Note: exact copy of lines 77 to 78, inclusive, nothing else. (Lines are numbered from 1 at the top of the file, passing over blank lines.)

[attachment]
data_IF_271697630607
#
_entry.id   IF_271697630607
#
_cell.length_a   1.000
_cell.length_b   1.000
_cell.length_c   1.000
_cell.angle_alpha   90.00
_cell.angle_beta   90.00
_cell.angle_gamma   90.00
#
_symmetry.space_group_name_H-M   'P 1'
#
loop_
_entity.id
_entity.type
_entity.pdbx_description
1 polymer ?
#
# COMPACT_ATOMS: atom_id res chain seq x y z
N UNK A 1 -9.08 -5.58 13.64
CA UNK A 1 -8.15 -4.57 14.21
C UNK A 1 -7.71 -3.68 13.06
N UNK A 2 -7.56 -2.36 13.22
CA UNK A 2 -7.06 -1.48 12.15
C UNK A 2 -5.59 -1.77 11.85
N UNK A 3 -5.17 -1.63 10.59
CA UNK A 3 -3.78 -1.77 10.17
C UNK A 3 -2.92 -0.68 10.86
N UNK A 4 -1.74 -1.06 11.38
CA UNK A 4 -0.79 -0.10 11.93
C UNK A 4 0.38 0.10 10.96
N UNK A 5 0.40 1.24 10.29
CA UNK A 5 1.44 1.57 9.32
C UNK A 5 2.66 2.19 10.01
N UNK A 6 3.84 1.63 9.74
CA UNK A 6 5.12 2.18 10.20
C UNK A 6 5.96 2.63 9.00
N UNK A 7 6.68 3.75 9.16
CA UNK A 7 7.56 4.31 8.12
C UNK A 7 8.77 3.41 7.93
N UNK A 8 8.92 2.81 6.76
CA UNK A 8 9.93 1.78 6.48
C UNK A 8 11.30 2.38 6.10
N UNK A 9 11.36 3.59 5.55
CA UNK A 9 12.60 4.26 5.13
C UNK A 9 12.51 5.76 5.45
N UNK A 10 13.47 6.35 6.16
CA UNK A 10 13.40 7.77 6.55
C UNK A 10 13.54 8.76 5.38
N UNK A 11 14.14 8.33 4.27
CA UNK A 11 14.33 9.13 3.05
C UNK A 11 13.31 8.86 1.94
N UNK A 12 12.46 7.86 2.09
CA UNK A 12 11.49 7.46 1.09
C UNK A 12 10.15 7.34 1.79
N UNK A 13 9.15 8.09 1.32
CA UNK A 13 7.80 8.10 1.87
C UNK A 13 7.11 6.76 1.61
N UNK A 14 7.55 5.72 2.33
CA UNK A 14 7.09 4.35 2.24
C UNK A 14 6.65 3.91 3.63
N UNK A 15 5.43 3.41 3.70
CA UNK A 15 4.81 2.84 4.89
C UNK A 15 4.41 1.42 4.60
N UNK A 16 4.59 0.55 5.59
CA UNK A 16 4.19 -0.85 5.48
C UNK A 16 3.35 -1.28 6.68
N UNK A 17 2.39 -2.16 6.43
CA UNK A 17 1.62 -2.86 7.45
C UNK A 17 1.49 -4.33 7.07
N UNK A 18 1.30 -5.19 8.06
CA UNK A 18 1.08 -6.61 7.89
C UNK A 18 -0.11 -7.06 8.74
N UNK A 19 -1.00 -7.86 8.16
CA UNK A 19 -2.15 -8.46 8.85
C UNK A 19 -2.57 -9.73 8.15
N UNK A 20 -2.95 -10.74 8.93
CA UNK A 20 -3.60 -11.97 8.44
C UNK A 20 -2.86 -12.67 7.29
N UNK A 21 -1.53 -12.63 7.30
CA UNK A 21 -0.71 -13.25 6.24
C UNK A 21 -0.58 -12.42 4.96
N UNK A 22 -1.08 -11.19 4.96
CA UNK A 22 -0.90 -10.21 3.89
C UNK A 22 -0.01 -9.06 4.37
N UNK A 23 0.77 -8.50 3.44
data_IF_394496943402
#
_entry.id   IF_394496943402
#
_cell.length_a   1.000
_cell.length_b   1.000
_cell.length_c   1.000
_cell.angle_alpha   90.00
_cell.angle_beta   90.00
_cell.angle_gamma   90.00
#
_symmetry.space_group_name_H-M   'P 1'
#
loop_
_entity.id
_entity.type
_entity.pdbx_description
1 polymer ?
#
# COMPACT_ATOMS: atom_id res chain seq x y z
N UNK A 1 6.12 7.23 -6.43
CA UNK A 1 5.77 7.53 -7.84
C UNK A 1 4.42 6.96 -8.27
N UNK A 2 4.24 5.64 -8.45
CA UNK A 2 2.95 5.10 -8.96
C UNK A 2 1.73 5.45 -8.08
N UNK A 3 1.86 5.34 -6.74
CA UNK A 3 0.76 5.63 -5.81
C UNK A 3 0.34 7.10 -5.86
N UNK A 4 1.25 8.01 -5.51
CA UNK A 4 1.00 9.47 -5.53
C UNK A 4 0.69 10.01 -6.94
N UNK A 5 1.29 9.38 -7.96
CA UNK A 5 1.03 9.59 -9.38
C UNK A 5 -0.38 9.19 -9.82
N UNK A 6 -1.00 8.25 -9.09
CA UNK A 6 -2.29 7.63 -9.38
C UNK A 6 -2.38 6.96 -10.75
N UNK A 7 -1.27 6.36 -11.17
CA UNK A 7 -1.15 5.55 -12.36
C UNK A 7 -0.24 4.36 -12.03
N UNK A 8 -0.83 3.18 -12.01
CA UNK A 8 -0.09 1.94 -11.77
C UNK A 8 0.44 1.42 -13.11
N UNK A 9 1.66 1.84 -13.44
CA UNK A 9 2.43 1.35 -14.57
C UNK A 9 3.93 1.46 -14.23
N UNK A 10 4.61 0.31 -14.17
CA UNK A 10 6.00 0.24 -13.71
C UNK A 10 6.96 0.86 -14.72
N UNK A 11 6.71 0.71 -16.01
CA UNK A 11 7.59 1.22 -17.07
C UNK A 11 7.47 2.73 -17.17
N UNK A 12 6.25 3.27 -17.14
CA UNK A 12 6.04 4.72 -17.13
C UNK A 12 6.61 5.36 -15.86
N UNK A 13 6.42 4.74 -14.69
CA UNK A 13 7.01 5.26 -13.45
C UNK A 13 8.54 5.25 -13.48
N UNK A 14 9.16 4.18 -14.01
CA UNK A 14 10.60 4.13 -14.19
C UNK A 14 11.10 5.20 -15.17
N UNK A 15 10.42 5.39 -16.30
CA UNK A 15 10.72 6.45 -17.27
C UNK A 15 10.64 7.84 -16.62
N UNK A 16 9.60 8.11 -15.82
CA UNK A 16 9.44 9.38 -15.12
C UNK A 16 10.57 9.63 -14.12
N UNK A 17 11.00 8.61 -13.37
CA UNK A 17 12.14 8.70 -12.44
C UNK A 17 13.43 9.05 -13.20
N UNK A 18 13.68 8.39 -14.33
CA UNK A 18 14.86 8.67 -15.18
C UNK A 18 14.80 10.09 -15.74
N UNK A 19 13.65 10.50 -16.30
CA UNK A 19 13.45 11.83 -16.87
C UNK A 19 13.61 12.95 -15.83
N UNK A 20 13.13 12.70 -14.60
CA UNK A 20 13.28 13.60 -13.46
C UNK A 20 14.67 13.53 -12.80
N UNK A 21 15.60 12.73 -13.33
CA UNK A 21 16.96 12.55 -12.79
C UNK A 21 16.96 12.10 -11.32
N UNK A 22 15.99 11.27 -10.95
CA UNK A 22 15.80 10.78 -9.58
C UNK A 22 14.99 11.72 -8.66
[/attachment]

C UNK A 19 -2.57 -9.73 8.15
N UNK A 20 -2.95 -10.74 8.93